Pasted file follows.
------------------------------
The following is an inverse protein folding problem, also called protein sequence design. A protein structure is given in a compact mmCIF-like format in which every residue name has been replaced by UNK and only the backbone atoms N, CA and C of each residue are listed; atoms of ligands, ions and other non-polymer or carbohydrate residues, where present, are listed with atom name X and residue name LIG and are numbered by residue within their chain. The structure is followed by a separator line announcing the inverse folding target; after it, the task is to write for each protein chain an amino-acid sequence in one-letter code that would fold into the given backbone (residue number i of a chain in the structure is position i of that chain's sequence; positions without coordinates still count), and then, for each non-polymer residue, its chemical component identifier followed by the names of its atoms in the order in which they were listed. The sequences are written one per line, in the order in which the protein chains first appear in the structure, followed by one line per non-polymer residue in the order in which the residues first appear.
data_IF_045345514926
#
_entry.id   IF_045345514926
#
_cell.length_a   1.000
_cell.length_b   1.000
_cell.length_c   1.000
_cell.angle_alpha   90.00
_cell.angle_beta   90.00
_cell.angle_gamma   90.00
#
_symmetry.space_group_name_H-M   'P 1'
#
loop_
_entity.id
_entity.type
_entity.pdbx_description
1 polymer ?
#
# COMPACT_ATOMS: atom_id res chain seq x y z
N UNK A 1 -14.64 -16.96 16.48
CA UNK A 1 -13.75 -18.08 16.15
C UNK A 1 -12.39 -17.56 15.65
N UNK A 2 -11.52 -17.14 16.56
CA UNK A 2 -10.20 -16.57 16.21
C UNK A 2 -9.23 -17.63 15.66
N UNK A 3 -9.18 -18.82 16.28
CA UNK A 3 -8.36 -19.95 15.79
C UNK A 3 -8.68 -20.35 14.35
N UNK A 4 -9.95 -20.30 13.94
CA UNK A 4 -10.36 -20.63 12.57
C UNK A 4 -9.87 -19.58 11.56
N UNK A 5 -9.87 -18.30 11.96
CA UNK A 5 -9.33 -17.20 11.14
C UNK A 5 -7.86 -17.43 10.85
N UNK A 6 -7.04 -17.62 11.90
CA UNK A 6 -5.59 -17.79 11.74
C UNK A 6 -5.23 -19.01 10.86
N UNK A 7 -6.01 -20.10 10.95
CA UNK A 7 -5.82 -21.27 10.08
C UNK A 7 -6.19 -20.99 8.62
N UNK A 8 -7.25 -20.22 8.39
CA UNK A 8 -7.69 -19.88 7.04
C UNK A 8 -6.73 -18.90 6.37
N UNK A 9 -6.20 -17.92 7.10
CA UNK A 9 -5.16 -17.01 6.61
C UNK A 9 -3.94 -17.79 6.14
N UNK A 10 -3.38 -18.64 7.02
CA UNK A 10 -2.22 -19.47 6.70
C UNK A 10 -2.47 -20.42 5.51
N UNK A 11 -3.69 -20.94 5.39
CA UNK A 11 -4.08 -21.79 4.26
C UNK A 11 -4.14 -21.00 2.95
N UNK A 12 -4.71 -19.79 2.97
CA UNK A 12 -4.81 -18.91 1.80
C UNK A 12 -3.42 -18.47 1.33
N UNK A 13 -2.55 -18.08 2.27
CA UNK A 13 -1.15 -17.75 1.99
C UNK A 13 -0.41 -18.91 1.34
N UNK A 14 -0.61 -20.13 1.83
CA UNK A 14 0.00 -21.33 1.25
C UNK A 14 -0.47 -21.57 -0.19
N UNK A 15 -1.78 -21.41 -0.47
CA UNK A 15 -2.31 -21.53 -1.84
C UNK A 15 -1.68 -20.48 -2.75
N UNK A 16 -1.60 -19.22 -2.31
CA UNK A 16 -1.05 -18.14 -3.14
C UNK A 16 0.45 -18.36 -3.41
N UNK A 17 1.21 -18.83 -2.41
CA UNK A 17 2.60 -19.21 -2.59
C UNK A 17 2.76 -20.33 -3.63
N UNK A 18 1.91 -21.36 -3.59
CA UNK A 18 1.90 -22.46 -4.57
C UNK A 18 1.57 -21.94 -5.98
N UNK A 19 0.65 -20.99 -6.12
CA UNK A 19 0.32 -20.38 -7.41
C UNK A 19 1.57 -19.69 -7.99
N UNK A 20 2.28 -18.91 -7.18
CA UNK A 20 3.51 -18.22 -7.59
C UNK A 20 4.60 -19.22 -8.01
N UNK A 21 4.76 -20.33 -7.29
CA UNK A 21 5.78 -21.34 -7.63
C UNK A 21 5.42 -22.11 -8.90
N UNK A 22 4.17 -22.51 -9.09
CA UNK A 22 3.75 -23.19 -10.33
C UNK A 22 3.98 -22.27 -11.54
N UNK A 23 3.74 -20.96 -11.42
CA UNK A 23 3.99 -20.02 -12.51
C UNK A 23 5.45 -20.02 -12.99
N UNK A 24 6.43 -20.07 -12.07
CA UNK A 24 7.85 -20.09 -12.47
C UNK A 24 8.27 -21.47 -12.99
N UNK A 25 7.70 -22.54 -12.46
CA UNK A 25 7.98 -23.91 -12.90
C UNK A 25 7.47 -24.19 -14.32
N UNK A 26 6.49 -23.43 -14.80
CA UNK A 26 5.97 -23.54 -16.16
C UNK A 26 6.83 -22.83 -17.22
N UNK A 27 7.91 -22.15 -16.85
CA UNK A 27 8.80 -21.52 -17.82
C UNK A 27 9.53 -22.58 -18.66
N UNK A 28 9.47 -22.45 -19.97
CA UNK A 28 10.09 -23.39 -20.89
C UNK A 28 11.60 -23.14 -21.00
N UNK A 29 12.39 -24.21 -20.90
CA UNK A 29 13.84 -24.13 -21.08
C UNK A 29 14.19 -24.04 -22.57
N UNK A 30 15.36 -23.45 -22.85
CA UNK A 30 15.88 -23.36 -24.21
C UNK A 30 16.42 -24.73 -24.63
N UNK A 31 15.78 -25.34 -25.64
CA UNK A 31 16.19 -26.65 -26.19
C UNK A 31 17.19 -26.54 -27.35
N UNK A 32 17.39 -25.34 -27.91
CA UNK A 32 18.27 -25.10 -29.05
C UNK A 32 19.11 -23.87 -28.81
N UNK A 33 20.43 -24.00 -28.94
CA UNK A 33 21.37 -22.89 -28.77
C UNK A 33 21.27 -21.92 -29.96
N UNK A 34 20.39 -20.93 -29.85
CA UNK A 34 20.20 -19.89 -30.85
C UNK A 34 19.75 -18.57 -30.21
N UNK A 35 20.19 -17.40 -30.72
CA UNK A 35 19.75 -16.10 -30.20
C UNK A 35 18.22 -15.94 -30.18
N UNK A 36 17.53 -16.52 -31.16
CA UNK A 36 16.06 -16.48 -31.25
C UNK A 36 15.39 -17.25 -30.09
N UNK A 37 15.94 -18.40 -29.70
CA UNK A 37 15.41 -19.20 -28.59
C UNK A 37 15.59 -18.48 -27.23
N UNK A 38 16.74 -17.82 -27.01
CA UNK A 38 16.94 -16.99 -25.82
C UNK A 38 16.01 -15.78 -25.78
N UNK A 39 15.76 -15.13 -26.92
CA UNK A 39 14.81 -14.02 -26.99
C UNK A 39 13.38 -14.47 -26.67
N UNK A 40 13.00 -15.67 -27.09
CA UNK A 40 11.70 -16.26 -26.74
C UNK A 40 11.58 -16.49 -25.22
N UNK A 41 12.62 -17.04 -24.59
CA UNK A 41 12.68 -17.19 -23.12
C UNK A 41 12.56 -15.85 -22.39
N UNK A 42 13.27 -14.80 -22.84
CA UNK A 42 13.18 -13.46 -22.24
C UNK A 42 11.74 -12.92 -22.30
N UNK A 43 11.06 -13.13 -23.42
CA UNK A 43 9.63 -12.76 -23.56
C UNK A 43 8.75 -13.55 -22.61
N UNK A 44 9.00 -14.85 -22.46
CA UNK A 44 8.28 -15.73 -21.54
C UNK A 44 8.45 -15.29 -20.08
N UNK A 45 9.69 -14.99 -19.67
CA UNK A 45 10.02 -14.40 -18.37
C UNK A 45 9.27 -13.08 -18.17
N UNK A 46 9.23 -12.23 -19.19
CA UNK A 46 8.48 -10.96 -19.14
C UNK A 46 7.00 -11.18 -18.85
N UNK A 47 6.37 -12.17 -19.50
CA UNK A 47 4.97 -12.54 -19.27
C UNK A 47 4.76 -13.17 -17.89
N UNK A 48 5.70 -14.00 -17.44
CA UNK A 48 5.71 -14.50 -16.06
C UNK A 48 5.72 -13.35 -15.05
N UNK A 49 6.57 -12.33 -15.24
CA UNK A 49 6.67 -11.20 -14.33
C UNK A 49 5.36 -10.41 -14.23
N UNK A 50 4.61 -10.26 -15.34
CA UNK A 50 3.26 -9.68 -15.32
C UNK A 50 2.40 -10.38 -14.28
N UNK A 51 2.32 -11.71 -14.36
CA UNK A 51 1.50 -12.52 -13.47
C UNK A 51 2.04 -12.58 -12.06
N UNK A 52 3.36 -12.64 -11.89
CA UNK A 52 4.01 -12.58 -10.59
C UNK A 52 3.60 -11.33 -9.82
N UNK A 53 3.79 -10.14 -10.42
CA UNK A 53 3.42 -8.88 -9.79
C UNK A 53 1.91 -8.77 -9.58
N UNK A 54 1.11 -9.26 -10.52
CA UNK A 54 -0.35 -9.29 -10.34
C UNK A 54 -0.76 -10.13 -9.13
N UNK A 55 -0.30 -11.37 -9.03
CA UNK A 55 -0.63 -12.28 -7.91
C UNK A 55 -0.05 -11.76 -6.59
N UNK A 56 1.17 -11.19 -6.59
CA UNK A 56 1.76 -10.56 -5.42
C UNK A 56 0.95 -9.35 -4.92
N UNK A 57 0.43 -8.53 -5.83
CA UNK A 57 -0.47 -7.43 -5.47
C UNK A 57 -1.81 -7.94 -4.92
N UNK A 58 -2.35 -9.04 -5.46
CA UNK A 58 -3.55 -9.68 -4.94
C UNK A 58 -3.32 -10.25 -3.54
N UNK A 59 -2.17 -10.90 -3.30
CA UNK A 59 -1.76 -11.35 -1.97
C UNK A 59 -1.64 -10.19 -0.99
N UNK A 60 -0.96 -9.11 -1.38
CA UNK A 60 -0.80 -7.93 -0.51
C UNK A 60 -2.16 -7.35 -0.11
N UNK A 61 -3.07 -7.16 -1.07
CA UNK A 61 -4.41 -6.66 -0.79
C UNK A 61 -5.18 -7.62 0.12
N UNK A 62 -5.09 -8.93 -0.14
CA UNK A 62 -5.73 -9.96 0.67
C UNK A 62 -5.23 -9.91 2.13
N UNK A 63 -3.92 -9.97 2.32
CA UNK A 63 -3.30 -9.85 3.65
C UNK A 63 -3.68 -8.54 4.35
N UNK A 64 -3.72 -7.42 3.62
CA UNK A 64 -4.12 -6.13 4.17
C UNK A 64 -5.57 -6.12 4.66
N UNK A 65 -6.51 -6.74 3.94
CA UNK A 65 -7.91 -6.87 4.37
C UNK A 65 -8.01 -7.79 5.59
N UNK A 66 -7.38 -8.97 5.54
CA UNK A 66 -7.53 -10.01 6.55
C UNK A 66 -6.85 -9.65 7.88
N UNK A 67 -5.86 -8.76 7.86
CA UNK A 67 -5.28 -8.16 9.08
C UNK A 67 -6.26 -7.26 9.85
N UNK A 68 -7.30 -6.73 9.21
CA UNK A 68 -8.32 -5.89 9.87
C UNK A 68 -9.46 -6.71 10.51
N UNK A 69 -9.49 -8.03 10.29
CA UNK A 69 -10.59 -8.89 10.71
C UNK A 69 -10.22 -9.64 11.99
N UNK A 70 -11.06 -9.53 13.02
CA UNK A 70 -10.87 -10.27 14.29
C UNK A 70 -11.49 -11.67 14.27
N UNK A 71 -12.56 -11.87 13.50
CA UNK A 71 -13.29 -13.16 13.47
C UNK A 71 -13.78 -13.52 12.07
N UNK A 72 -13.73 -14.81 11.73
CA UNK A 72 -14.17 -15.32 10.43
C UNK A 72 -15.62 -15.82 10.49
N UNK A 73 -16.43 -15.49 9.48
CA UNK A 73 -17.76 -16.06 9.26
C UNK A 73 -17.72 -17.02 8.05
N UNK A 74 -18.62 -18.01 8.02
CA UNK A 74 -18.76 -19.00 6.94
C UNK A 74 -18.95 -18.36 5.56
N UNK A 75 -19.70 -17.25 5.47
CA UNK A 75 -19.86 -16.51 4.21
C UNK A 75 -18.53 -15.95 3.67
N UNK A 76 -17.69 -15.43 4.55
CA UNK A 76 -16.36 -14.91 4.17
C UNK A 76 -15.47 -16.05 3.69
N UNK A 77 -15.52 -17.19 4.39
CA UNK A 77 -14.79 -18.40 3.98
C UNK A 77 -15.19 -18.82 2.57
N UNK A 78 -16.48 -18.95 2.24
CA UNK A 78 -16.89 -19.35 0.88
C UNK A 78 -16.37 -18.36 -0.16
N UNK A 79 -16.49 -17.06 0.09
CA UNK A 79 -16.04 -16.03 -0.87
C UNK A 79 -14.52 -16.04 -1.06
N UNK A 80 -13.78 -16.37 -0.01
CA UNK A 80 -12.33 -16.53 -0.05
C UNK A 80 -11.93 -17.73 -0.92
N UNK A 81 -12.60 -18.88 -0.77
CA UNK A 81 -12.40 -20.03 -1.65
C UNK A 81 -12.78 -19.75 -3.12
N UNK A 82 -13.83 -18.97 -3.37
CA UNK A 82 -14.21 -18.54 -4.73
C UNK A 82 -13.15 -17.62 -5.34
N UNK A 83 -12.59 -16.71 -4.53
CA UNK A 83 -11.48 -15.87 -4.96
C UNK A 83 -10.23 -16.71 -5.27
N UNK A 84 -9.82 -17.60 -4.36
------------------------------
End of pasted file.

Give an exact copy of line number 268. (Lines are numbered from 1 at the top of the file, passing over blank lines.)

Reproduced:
N UNK A 83 -12.59 -16.71 -4.53